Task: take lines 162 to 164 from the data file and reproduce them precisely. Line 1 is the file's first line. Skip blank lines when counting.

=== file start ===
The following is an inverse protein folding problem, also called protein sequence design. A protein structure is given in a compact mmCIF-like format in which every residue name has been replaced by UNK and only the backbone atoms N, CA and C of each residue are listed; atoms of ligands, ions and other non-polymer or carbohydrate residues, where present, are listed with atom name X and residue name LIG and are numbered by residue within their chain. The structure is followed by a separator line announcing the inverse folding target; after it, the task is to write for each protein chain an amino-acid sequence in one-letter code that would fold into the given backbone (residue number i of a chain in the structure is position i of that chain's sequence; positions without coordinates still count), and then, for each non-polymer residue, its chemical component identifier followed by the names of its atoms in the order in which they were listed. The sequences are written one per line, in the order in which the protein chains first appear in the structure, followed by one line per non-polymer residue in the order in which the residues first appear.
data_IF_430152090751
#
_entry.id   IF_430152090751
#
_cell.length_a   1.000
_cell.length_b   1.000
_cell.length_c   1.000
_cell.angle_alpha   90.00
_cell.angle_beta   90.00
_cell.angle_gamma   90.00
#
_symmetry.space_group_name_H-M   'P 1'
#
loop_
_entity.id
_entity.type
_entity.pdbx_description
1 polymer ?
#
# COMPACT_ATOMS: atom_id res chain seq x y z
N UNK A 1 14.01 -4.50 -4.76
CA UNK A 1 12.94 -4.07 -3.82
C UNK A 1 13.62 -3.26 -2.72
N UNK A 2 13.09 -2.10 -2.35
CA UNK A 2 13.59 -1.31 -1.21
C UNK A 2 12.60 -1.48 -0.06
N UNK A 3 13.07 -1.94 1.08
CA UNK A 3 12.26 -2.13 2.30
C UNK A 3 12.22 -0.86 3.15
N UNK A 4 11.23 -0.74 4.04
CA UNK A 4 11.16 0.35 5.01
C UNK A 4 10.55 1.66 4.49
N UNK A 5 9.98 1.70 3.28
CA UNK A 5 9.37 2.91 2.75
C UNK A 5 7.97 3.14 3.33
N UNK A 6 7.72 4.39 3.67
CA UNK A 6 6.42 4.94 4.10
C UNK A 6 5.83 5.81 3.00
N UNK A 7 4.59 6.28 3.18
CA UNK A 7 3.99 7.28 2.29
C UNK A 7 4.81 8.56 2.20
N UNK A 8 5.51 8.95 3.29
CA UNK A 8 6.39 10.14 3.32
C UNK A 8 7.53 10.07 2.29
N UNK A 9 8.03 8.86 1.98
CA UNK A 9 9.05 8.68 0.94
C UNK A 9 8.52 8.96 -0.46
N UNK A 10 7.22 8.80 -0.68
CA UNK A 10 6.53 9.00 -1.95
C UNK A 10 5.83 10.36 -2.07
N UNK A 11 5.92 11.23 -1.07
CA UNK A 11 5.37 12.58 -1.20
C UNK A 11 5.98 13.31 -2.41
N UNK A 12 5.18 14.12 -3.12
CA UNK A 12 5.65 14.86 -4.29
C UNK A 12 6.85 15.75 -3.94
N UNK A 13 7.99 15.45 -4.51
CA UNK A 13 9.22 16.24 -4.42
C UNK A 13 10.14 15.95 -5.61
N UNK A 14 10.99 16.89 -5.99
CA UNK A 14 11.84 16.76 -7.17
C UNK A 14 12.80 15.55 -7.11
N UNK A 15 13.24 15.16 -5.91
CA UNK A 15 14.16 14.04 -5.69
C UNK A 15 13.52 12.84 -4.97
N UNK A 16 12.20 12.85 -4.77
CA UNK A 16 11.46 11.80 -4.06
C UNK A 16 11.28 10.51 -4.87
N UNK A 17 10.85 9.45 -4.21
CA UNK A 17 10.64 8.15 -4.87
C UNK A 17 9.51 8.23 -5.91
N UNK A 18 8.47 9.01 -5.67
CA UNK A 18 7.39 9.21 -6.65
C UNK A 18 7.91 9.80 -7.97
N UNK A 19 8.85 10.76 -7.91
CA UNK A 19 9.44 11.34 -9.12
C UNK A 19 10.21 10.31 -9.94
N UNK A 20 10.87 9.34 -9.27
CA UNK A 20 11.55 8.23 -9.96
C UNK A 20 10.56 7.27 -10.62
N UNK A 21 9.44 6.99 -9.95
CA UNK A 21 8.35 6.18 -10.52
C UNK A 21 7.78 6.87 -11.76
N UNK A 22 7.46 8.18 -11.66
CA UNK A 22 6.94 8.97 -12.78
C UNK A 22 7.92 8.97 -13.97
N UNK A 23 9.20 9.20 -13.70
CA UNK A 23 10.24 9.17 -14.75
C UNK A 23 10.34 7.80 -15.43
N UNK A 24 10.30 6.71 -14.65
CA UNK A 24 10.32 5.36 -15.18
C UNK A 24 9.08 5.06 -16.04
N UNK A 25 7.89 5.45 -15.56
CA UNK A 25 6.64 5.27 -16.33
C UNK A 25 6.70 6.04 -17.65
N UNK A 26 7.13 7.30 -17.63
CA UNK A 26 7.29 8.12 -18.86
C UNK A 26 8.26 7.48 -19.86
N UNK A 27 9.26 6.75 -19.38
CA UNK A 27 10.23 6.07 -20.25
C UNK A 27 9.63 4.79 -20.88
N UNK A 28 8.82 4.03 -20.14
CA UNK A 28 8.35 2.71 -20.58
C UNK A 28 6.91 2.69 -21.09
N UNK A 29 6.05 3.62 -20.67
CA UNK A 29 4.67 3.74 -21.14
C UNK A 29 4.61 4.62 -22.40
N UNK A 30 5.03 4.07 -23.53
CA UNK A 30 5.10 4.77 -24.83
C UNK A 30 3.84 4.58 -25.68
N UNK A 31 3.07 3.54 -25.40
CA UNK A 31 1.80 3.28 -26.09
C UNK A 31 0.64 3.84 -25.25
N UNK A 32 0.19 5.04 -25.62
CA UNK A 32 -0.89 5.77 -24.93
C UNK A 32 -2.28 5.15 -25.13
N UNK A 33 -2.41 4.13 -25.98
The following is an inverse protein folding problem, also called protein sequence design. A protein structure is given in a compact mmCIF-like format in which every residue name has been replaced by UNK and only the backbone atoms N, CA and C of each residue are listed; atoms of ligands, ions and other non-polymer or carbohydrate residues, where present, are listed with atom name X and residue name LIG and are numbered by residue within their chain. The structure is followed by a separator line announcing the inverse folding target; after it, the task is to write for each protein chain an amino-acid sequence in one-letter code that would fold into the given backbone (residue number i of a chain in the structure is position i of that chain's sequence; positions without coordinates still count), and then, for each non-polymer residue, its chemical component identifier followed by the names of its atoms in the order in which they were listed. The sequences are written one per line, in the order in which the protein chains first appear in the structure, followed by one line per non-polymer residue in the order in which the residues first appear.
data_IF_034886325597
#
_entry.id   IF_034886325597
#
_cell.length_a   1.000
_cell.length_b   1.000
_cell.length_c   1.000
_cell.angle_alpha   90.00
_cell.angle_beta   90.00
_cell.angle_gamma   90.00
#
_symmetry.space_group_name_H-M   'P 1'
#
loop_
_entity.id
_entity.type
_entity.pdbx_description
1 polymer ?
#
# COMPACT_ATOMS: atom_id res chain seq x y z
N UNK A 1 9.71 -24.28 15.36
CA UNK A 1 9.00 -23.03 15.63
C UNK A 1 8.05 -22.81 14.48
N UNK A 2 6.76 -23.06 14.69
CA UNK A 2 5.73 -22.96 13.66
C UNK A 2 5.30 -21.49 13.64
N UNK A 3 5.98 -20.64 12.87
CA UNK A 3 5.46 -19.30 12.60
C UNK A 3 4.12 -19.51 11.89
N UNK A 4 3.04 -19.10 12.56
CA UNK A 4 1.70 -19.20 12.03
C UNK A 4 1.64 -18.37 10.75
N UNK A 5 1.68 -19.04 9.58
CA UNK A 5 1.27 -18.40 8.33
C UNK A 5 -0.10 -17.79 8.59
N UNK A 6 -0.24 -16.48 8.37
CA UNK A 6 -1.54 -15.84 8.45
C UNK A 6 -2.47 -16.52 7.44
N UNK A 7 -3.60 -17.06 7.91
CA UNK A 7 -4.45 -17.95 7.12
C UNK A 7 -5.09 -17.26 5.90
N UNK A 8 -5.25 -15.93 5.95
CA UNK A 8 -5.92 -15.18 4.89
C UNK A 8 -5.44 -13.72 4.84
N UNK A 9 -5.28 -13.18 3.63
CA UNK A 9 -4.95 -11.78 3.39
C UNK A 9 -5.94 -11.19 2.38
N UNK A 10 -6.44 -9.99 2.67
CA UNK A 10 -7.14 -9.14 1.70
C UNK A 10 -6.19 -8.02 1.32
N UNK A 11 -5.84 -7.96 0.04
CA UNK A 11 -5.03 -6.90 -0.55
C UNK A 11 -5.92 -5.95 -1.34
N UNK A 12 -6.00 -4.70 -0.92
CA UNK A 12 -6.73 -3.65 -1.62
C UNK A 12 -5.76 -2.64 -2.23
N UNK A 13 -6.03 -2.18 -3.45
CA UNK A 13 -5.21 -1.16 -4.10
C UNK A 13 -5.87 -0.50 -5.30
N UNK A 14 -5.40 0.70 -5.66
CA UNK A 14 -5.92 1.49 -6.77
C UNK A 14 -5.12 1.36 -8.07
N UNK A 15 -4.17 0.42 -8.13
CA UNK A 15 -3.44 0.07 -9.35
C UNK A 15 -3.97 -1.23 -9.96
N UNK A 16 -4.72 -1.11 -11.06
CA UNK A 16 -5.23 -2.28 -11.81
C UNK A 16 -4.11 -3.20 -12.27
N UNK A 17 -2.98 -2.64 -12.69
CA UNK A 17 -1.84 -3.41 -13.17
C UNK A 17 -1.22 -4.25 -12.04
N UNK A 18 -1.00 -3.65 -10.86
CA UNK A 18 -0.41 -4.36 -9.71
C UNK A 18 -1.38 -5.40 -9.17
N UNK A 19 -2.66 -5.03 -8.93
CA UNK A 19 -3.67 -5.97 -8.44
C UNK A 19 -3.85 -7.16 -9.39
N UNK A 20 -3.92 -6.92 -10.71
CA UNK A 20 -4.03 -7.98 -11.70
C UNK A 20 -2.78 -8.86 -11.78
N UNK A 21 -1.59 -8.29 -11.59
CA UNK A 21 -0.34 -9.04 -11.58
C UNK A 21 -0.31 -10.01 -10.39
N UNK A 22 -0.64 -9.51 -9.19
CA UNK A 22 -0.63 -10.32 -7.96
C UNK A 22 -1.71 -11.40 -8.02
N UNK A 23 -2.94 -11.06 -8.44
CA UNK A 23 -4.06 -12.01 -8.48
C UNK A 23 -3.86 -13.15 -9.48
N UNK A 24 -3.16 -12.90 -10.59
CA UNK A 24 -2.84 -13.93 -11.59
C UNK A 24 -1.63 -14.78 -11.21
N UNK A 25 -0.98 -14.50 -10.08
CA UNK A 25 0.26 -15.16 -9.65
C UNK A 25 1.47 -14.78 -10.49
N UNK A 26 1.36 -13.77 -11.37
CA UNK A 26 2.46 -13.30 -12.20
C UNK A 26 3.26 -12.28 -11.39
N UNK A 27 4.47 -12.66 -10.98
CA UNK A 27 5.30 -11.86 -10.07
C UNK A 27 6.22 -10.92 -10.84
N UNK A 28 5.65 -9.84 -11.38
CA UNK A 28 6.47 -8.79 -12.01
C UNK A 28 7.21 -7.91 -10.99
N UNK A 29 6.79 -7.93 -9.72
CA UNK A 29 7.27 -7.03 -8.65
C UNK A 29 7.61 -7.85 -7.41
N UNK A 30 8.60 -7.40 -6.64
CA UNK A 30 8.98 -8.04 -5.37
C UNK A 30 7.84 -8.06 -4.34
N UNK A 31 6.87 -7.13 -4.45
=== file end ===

CA UNK A 8 -5.92 -15.18 4.89
C UNK A 8 -5.44 -13.72 4.84
N UNK A 9 -5.28 -13.18 3.63